A court ordered People’s Bank (state-owned) to stop paying $9 million for cargo awaiting entry as the scandal escalated.

Colombo’s Chinese Embassy responded by blacklisting the bank because it failed to honor the payment.

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In addition, Qingdao Seawin demanded $8 million in compensation from Sri Lankan National Plant Quarantine Service to cover the reputation damage it suffered after the scandal.

As all of this happens onshore, Sri Lankan waters remain unaffected.

Hippo Spirit fled Colombo harbour in October when Sri Lankan port officials denied it permission to unload cargo. It reportedly then sailed south to the Hambantota port.

The latest photos from the maritime traffic website show that the ship is stationed close to Sri Lanka’s southern-western coast.

This is the clear message. Chinese companies are not prepared to return their cargo.

Shasheendrarajapaksa is a junior minister in Sri Lanka and said that after recent meetings, they agreed to retest the sample via a mutually-agreed third-party lab.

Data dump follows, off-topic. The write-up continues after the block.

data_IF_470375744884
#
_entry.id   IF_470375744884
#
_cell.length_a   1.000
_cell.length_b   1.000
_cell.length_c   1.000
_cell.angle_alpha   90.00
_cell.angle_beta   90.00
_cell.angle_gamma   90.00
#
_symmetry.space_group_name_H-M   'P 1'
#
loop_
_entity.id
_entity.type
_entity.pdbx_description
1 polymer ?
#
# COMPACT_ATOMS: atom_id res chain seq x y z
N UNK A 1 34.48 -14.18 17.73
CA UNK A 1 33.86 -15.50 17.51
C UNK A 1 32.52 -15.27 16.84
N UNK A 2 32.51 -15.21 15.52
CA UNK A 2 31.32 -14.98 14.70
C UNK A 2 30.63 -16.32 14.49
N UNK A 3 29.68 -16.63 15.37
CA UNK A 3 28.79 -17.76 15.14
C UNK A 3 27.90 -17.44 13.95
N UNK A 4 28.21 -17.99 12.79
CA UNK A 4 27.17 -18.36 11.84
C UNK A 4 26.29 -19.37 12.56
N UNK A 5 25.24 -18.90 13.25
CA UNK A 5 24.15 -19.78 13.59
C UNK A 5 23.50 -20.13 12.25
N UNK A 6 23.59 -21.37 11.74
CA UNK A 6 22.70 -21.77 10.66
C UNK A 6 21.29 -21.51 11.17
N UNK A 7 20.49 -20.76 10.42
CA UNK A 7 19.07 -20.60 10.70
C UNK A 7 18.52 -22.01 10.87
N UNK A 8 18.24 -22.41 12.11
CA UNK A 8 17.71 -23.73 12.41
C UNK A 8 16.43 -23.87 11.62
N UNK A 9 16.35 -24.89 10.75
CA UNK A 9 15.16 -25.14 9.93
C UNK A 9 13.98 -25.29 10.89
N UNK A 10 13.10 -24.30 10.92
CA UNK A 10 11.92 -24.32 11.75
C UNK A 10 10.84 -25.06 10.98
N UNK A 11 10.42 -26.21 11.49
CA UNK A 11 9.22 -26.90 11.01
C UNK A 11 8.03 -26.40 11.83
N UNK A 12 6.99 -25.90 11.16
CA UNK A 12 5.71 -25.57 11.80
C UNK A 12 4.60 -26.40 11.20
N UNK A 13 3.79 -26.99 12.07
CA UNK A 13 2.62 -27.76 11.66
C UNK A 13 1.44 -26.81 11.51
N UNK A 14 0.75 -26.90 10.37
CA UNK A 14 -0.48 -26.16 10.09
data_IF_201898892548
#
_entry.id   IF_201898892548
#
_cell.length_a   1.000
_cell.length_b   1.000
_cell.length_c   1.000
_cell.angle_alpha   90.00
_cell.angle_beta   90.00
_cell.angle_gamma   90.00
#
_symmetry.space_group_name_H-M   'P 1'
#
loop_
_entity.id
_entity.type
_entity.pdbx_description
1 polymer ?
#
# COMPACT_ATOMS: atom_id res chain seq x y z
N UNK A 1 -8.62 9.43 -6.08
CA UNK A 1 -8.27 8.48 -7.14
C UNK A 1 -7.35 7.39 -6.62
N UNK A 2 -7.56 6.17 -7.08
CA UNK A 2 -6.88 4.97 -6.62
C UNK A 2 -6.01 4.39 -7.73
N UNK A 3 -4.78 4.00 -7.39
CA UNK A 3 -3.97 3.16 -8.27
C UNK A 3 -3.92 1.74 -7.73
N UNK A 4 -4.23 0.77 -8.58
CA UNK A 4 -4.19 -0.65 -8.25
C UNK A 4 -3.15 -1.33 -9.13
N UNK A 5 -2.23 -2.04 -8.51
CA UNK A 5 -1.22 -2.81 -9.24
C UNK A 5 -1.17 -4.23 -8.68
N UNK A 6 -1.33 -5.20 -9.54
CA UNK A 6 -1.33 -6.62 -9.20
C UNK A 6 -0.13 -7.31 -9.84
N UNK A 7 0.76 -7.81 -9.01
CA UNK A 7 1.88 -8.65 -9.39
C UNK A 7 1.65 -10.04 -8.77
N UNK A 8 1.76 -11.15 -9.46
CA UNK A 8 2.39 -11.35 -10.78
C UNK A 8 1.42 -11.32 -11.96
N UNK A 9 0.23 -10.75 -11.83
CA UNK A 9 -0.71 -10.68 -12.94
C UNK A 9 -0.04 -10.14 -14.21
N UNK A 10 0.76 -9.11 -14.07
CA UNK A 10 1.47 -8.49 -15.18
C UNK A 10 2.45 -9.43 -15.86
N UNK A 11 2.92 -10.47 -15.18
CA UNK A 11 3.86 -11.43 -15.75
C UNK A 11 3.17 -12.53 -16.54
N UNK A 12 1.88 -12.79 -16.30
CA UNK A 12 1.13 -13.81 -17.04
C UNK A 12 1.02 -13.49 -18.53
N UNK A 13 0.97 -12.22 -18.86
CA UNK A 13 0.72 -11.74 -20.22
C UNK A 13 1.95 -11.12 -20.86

“We weren’t forced to do this,” said Mr Rajapaksa, noting that they made only a request. He also stated, “The current shipment can’t reach Sri Lanka.”

Qingdao Seawin, and the Chinese government would feel a lot of pain if this cargo were to be returned to China. It claims it exports organic fertilisers to more than 50 countries. This includes Australia and the US.

Some in Sri Lanka, however, have raised concerns about their ability to resist Chinese pressure tactics.

As part of China’s Belt and Road Initiative for Asia, Beijing has given billions to the country. But not all the funds have worked for Sri Lanka.

China Merchants Port Holdings was granted a 99-year lease for the strategic Hambantota port in 2017. This came after Colombo had failed to repay its debt.

Some analysts in western countries believe Sri Lanka fell into the Chinese “debt trap”.

Officials in Sri Lanka insist that, despite China’s financial strength, organic fertilizers that are not compliant with current regulations won’t be permitted into their country.